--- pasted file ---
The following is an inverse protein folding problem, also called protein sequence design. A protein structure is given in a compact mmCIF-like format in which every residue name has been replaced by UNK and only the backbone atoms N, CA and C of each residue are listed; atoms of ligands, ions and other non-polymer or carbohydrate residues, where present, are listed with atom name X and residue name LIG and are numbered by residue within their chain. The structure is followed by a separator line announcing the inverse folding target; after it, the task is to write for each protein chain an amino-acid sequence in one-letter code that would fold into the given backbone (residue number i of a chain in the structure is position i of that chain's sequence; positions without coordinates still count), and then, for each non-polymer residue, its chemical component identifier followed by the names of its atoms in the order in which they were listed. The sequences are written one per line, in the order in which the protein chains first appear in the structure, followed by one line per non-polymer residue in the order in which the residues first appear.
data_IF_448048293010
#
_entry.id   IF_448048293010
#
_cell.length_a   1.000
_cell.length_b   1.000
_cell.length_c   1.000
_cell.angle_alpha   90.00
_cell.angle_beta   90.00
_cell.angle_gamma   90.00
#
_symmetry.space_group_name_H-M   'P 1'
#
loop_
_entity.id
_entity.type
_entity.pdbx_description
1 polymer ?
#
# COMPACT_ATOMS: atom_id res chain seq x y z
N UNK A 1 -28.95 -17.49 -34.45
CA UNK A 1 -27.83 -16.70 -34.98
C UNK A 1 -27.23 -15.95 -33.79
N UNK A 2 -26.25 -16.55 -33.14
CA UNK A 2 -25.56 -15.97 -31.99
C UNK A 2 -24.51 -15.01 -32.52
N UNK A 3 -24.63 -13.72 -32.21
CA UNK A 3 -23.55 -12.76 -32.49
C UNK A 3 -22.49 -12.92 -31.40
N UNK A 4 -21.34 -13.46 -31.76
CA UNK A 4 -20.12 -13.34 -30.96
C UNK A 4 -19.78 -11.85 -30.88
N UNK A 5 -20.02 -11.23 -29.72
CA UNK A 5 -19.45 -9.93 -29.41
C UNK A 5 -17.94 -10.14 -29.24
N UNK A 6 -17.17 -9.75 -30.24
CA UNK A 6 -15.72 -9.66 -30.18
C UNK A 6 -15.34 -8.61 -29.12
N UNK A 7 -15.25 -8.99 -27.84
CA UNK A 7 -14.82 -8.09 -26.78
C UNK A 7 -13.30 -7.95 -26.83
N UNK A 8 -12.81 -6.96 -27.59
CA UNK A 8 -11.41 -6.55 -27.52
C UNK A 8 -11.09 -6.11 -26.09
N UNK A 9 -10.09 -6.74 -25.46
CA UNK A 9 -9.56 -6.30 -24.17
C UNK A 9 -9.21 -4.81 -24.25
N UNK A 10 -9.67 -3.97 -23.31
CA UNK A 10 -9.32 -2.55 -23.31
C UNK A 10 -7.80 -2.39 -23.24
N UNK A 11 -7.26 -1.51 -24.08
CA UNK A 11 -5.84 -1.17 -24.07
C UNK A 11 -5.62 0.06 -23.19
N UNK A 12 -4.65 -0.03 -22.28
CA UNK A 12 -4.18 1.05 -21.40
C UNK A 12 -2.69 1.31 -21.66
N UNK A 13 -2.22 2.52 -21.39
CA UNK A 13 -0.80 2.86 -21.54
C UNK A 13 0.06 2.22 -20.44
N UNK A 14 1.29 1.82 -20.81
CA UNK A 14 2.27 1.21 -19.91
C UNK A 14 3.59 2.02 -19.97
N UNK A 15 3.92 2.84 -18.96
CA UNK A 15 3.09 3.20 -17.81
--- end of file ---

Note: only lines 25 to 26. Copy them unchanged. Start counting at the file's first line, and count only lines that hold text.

N UNK A 2 -26.25 -16.55 -33.14
CA UNK A 2 -25.56 -15.97 -31.99